Where does London's tap water come from? We spoke to Dave Reynolds, water quality manager at Thames Water, to find out about the stuff that comes out of our taps.
Where does it all start?
70% of London’s water is supplied by reservoirs, which collect their water from the River Thames, from the west of the city. The large reservoirs you see around the M4/M25 store the river water ready for treatment.
The water is then treated and put into the London Ring Main — a huge pipe that's essentially the M25 of water pipes, encircling London.
The water in this pipe is taken up at various points and put into storage reservoirs, then flow out in pipes, into people’s homes.
And the other 30% of water? That comes from boreholes, which bring up groundwater — water beneath the surface of the ground, consisting largely of rain that has seeped down through the soil. This is the source of water that supplies springs, wells and boreholes, as well as important flows to rivers.
On an average day Thames Water puts 2,100 megalitres (a million litres) into London's water supply, and 550 megalitres into the Thames Valley. On hot days, it puts in around 2,400 megalitres into the capital, and 700 megalitres to the rest of its region.
At Christmas, consumption of water in London drops as businesses close down over the holidays.
London receives half as much rain as Sydney, and Thames Water's area is classified as 'seriously water stressed' by the Environment Agency.
London has 'hard' water... but what is hard water?
Hardness is determined by the level of naturally occurring calcium and magnesium compounds in your water; high content classifies water as hard, and low traces of the compounds make water soft.
Hard water is found in areas that have a chalk and limestone geology; water picks up chalk carbonates as it passes through. It's not that London itself is built on chalk and limestone, but the area to the west is — and that is where the water coming into London comes from.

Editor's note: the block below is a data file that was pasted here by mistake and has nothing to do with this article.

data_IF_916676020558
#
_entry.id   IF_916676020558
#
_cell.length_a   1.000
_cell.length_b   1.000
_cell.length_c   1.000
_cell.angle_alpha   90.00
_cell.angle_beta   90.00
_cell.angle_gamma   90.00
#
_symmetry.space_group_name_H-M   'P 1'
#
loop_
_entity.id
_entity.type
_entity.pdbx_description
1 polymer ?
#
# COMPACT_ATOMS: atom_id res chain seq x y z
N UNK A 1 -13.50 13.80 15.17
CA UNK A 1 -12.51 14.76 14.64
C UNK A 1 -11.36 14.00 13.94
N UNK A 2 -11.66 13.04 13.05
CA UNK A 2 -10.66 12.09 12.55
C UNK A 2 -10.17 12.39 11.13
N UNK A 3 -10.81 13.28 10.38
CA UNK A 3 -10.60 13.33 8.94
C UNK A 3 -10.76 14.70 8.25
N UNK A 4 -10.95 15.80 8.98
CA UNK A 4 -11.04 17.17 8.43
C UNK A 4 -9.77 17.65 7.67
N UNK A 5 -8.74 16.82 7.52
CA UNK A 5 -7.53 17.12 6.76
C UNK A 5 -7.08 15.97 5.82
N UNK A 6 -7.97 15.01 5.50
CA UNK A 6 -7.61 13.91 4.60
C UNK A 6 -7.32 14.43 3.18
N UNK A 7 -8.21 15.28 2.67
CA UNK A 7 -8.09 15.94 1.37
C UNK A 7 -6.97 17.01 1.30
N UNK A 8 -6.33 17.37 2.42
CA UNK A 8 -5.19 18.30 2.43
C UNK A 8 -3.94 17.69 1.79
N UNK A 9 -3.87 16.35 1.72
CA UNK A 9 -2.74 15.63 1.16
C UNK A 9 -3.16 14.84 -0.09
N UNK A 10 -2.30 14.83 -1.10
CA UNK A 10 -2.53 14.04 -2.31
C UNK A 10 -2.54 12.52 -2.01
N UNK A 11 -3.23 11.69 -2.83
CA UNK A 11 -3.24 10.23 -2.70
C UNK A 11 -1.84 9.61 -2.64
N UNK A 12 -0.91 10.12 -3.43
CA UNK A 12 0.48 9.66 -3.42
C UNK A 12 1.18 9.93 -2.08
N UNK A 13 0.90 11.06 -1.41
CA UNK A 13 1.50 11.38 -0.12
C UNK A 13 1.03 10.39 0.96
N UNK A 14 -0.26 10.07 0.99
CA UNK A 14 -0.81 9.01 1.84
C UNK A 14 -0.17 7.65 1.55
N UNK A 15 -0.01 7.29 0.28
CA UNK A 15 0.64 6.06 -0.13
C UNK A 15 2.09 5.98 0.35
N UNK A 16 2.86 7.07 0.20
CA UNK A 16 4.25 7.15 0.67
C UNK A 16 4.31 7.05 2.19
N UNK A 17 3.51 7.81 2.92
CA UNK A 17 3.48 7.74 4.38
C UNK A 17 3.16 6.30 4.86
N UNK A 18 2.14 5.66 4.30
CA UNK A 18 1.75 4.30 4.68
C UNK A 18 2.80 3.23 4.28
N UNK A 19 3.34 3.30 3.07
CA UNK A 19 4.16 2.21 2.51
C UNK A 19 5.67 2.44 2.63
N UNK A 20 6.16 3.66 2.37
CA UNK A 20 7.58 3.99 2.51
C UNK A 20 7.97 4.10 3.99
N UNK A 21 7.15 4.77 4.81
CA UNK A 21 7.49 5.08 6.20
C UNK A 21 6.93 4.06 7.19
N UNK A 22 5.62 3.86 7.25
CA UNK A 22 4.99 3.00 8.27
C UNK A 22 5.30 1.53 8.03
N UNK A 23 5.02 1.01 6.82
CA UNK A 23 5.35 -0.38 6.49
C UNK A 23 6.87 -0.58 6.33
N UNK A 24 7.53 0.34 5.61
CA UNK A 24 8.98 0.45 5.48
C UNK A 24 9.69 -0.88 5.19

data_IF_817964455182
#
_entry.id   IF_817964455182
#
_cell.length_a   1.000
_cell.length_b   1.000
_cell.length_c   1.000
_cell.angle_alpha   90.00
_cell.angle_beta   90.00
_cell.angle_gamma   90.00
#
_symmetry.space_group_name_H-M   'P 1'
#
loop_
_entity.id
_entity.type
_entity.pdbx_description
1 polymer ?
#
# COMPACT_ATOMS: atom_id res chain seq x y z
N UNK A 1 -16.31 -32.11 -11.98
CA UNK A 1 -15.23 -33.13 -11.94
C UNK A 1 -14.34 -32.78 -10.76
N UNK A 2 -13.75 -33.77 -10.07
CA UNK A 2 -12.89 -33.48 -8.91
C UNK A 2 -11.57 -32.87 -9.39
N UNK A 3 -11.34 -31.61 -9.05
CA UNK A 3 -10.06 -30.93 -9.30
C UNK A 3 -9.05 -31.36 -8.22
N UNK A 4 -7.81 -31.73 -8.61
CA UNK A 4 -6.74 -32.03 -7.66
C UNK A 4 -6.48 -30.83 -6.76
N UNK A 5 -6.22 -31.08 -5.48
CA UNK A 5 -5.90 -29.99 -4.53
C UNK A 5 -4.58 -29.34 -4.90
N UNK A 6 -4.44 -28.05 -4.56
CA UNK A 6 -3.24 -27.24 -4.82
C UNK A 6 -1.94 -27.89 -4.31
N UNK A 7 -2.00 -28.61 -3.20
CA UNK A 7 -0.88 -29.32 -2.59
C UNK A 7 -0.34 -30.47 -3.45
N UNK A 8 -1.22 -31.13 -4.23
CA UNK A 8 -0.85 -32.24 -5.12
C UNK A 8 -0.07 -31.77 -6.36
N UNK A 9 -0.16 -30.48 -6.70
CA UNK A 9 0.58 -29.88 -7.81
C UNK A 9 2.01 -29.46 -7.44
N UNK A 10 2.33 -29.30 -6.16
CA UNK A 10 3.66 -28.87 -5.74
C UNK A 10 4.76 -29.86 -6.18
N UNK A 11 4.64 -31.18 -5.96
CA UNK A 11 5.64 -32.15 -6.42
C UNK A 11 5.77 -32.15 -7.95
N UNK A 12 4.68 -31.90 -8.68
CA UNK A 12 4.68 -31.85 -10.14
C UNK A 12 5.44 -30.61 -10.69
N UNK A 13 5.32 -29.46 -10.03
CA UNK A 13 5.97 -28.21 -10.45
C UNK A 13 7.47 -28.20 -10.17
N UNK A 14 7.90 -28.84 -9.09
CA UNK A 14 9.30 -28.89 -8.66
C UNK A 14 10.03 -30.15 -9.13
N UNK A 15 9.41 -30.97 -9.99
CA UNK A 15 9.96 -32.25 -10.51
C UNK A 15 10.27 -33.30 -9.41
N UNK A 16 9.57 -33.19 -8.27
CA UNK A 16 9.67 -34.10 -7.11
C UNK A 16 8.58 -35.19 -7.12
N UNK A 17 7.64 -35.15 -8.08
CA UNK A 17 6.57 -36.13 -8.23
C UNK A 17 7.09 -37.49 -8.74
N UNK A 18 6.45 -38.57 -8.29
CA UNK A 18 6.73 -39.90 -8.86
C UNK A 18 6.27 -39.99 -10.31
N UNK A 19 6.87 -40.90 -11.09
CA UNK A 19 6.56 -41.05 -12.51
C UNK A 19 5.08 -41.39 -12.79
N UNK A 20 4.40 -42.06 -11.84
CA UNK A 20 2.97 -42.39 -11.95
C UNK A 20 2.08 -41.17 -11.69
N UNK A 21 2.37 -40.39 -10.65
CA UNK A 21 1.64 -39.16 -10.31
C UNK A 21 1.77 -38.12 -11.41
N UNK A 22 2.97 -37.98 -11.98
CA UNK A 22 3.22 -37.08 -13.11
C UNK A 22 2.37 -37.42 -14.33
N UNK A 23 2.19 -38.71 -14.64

Does hardness have health implications? No. However, hard water can lead to scale forming and may also affect the appearance of hot drinks, increase soap consumption and reduce detergent efficiency. That's why your flat white might look a bit weird then.
What happens if London's runs out of water?
It's OK, there's a plan in place.
Under northeast London lies Britain’s only artificially-recharged aquifer used for public water supply: the North London Artificial Recharge Scheme (NLARS).
This uses a chalk aquifer beneath Enfield, Haringey and the Lee Valley, to top up treated water when rainfall is plentiful and to use as a back-up resource to boost supplies during droughts. It was used during dry spells in 1997, 2003, 2005 and 2006.
NLARS can supply 180m litres a day of extra water — enough for 1.2m Londoners — when needed.
48 boreholes can take water out of NLARS when needed. 31 of them are used to artificially recharge NLARS when there is water to spare, at a rate of between 35 to 40 million litres a day.
Six new boreholes were built in 2006, helping boost NLARS's maximum average daily output by 20%.
Water drawn from NLARS is pumped into the New River (along which we know a lovely walk) before being treated at either Hornsey, Chingford or Walthamstow water treatment works.
How do we know London water is safe?
As you'd hope, the quality of drinking water in England and Wales is the subject of legally enforceable standards regulated by the Drinking Water Inspectorate (DWI).
Thames Water takes over 500,000 water samples each year, and puts them through a large number of tests to ensure supplies are safe to drink.
The water samples are tested against several parameters to ensure supplies are safe to quaff.
There are standards for over 50 parameters that are monitored to determine the microbiological, chemical and aesthetic qualities of drinking water.
Microbiological tests monitor water for organisms that may indicate the presence of harmful bacteria or viruses. The presence of an indicator organism does not necessarily mean the water is unsafe to drink — however any exceedance is investigated immediately.
A failure that poses a public health risk may mean Thames Water takes a site — such as a reservoir — out of service until they've identified the problem and resolved it. They might also tell customers to boil their water before use or, in extreme cases, not use it at all.
A small number of companies — although not Thames Water — add fluoride to drinking water to help improve dental health. This however is not the decision of the water companies but that of health authorities.
So there you have it — it's safe to keep drinking, Londoners.